Years ago when technology was just getting started to evolve, the devices that could access the Internet were only PCs and laptops. However, with time, new devices started to enter and today, almost every device is connected to the internet, leading to the development of the Internet of Things (IoT) ecosystem.
Over the last few years, securing these devices has become a major task for manufactures as well as for users and many vulnerabilities have been discovered that led to serious attacks and hacks on different IoT devices.
Curious Dose lists down 5 worst vulnerabilities and attacks on IoT devices
The Mirai Botnet Attack
In October 2016, a massive DDoS attack hit the internet and it took down a huge portion of the internet which includes platform like Twitter, Netflix, Reddit etc. Dyn, a company that controls much of the internet’s DNS infrastructure became the victim of this nasty attack. According to reports, there were 100,000 malicious endpoints involved in the attack and to the surprise, there were reports that the attack had tremendous strength of 1.2Tbps.
The attack was carried out by IoT botnets with the help of malware called Mirai, which was created by Paras Jha and Josiah White. Mirai is a Japanese word which means “the future” and Jha released the code of the malware on the internet and later it was used to launch the DDoS attack.
The interesting fact is that unlike other botnets, Mirai botnet largely consists of IoT devices. The Mirai malware first infects computers and make them scan big blocks of the internet for vulnerable IoT devices such as security cameras, digital cameras, DVR players etc. and logs in to them.
St. Jude Medical’s Hackable Pacemaker
In January 2017, a report confirmed that the pacemakers from St. Jude Medical are exposed to threats — the implantable cardiac devices have serious vulnerabilities in the transmitter, which is used to read the device’s data and remotely share it with physicians. Talking about the seriousness of the situation, the vulnerability could allow hackers to drain batteries or even manipulate the patient’s heartbeat that could risk lives.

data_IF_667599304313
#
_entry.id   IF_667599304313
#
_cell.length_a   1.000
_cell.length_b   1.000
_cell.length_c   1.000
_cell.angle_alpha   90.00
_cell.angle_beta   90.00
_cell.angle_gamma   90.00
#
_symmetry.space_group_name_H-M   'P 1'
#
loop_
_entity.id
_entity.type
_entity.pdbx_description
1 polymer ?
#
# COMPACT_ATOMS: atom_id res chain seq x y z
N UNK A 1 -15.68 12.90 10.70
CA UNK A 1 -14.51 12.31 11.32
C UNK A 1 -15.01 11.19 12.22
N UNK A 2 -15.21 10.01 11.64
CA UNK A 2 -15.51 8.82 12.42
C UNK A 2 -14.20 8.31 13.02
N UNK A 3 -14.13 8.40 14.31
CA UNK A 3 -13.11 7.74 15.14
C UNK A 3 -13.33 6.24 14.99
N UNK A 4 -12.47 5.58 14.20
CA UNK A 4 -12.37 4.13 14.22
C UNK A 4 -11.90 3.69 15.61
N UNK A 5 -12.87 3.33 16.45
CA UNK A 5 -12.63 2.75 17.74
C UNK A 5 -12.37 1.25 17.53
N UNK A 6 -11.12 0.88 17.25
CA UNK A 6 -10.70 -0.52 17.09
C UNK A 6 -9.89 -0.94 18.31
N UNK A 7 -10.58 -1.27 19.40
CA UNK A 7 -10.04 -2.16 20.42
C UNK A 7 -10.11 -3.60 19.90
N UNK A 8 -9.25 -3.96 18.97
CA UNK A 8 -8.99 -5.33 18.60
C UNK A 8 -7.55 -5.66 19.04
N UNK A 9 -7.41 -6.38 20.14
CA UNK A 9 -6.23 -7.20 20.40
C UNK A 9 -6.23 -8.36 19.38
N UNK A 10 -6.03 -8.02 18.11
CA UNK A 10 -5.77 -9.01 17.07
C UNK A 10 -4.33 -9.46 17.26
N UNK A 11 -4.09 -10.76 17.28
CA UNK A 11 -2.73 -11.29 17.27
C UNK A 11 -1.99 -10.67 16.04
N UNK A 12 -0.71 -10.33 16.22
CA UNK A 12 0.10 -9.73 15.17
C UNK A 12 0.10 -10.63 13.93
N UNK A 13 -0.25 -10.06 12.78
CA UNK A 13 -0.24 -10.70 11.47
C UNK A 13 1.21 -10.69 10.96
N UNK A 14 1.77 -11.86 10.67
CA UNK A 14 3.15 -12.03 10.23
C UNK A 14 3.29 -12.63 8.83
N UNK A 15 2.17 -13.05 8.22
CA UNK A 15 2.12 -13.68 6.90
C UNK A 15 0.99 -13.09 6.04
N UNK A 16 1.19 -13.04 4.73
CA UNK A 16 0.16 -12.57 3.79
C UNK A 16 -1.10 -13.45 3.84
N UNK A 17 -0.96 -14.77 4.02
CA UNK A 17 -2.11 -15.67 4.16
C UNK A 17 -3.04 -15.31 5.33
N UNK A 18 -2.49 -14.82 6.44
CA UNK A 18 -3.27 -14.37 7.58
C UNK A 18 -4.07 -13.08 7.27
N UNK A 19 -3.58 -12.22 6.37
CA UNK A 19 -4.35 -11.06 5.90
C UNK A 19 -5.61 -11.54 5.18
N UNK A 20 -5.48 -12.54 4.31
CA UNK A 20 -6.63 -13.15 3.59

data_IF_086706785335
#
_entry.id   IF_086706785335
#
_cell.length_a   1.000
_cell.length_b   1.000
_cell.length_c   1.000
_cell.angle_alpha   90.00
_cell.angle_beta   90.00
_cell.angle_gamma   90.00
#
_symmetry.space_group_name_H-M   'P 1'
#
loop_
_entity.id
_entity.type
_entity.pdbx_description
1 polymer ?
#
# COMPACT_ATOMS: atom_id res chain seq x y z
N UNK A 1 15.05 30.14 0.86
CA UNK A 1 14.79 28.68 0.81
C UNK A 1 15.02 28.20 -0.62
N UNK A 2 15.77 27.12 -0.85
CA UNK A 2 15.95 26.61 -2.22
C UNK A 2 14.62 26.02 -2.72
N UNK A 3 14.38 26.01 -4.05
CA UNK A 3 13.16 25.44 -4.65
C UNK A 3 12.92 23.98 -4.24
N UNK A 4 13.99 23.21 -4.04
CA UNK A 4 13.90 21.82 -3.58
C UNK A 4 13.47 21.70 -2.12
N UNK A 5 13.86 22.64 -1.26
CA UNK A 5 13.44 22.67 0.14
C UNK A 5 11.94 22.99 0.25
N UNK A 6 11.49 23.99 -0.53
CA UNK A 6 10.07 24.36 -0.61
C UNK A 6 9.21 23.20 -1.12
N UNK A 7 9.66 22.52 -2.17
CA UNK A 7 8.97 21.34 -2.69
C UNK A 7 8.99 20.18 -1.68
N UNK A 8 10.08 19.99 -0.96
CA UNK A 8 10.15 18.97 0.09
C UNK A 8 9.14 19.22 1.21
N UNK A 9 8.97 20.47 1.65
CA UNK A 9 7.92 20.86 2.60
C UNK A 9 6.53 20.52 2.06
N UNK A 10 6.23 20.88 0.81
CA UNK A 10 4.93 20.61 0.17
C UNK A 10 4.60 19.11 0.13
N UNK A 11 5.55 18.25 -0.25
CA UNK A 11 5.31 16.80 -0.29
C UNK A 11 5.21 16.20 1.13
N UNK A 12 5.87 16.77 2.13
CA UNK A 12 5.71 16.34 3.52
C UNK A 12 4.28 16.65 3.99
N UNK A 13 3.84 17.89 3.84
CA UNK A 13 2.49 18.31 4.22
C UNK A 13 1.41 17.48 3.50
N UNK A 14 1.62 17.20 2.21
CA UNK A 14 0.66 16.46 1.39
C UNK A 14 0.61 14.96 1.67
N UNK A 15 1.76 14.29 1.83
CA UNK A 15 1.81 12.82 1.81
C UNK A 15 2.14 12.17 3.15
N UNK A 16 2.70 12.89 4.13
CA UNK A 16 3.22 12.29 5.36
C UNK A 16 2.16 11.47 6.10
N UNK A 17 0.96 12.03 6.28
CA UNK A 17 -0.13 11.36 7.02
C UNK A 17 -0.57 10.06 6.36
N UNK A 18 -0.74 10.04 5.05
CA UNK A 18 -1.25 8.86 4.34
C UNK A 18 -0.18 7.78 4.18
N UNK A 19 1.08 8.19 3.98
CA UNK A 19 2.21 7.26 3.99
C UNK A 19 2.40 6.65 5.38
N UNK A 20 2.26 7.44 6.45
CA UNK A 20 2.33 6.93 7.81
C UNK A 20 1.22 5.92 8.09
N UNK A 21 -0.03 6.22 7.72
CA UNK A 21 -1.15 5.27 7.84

However, soon after the discovery of the faults in the devices, software patches were released to fix the issue. The devices were made by health tech firm Abbott and marketed under the St Jude Medical brand.
Even though there were no reports about unauthorised access to any patients’ implanted device, it shows how serious it was. This event of vulnerable pacemakers goes well with the statement “if technology can save a life, it can take life too.
Owlet’s Baby Heart Monitor Vulnerabilities
Medical devices have become a common target for hackers and with major vulnerabilities in such devices, things are getting easier for attackers. After St. Jude Medical’s vulnerable pacemaker, another device is the Owlet WiFi baby heart monitor, an IoT device that babies wear in a sock. The device is used to send heartbeat data wirelessly to a nearby hub and also, parents can set alert to their smartphone when anything extraordinary is noticed.
In 2016, it was discovered that the network which links the WiFi hub to the device is not encrypted (it doesn’t require any authentication to access), which makes it vulnerable to exploits. With such a vulnerability, it is easy for an attacker to hack the device within the range. Talking about the consequences, once getting access to the device, a hacker can prevent alerts from being sent out to parents or the nearby hub.
An attack that Left Finland Cold
Unlike other IoT based attacks, this attack is quite peculiar. In November 2016, notorious cybercriminals targeted computer system that controls the heating of two building in the city of Lappeenranta, Finland. The attack was a DDoS attack that primarily used IoT devices.
The attackers directed massive traffic to heating controllers that later put the systems in a reboot loop which resulted in a situation where heating couldn’t kick in. In a place where usually the temperature goes below 0 degree Celsius by the end of every year, this kind of attack is serious and might lead to some critical medical emergencies.
In July 2015, two security researchers Charlie Miller and Chris Valasek hacked and took over a car. The entire event was a demo that showed how vulnerable the system was. The demo was carried out with the help of a volunteer victim who was driving a Jeep Cherokee at 70 mph when the security researcher hacked the vehicles CAN bus and exploited the firmware update vulnerability.
The worst part is that when Miller and Valasek took over the car, they discovered something which was really serious — they could not only make the car go fast and slow, but they could also make the car veer off the road.
This demo definitely shows how emerging Internet of Things (IoT) hacks are getting vital day by day and it is high time that companies need to come up with more secure systems if they want to deliver value to people without compromising their security, privacy, and lives.
Given the recent spate of events, it is completely clear that both the user and developer has to be concerned. From the users’ end, it is advised to do some serious research before buying an Internet-connected product. And from the developer’s end, it is imperative that the devices go through every possible test and make sure it is secure enough before pushing it out into the market.
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